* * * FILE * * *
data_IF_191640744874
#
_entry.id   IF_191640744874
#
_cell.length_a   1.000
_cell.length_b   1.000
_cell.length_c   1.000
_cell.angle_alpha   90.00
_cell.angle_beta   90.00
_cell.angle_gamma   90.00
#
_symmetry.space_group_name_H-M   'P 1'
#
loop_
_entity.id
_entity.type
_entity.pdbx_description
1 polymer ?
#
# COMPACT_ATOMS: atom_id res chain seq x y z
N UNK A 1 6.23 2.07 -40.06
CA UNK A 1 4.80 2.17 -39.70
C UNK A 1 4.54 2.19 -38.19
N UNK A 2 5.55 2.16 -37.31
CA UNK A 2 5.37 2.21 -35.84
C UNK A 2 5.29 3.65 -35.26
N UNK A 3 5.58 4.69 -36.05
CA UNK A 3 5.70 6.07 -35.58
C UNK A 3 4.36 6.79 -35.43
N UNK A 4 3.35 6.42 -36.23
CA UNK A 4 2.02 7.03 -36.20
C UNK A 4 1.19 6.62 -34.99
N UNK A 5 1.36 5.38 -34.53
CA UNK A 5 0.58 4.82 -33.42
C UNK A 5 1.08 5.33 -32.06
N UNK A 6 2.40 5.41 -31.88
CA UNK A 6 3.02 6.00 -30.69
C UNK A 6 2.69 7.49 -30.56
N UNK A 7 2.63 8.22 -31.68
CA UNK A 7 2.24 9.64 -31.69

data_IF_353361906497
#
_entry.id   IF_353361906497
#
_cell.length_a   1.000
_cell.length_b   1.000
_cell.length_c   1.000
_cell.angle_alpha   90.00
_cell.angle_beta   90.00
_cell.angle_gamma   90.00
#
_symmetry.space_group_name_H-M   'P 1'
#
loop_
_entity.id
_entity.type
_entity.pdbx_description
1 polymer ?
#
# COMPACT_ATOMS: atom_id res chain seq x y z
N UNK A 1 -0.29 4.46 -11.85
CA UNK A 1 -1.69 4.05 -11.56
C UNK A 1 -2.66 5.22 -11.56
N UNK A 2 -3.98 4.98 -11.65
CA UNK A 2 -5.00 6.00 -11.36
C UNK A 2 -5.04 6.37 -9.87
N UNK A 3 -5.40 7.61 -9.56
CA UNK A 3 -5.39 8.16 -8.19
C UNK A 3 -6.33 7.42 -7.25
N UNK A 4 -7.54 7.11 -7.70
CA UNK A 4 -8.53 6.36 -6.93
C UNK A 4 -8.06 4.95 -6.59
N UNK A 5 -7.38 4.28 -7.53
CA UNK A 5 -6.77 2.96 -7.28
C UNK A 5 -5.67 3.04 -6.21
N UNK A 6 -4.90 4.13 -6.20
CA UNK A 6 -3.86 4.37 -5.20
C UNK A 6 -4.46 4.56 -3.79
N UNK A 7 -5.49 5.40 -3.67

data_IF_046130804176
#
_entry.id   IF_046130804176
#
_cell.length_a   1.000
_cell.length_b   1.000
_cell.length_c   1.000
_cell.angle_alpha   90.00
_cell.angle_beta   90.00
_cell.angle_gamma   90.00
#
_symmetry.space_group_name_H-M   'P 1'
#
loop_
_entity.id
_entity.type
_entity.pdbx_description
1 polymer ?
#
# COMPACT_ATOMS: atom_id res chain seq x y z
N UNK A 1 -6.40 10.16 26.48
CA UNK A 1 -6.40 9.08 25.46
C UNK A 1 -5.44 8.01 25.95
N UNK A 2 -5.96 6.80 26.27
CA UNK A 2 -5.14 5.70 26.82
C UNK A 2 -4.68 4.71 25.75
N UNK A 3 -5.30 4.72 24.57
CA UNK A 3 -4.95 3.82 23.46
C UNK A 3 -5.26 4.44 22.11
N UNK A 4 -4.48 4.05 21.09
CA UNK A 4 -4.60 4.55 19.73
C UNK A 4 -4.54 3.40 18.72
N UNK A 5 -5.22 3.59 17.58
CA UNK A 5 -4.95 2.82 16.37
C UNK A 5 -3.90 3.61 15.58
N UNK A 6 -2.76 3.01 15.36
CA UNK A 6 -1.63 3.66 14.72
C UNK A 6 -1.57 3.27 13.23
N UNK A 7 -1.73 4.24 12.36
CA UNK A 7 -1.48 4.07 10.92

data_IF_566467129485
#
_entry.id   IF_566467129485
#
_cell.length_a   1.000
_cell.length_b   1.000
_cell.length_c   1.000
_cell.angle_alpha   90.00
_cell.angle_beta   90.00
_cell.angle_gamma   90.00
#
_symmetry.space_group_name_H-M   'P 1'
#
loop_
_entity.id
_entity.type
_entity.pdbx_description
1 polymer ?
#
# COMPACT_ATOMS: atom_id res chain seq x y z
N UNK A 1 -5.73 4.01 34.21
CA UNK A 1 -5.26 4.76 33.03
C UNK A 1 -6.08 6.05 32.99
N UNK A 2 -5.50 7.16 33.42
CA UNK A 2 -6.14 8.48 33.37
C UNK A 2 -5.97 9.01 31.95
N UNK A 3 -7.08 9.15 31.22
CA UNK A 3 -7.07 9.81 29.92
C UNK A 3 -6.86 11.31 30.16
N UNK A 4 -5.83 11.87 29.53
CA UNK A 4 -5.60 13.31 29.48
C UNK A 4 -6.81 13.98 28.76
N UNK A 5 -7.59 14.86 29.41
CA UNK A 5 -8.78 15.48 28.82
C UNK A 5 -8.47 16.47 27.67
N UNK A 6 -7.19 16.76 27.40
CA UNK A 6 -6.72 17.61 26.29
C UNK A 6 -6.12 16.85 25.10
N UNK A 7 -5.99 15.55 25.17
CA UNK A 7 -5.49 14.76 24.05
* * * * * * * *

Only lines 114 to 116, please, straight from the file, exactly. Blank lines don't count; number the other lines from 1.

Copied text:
C UNK A 5 -3.90 3.61 15.58
N UNK A 6 -2.76 3.01 15.36
CA UNK A 6 -1.63 3.66 14.72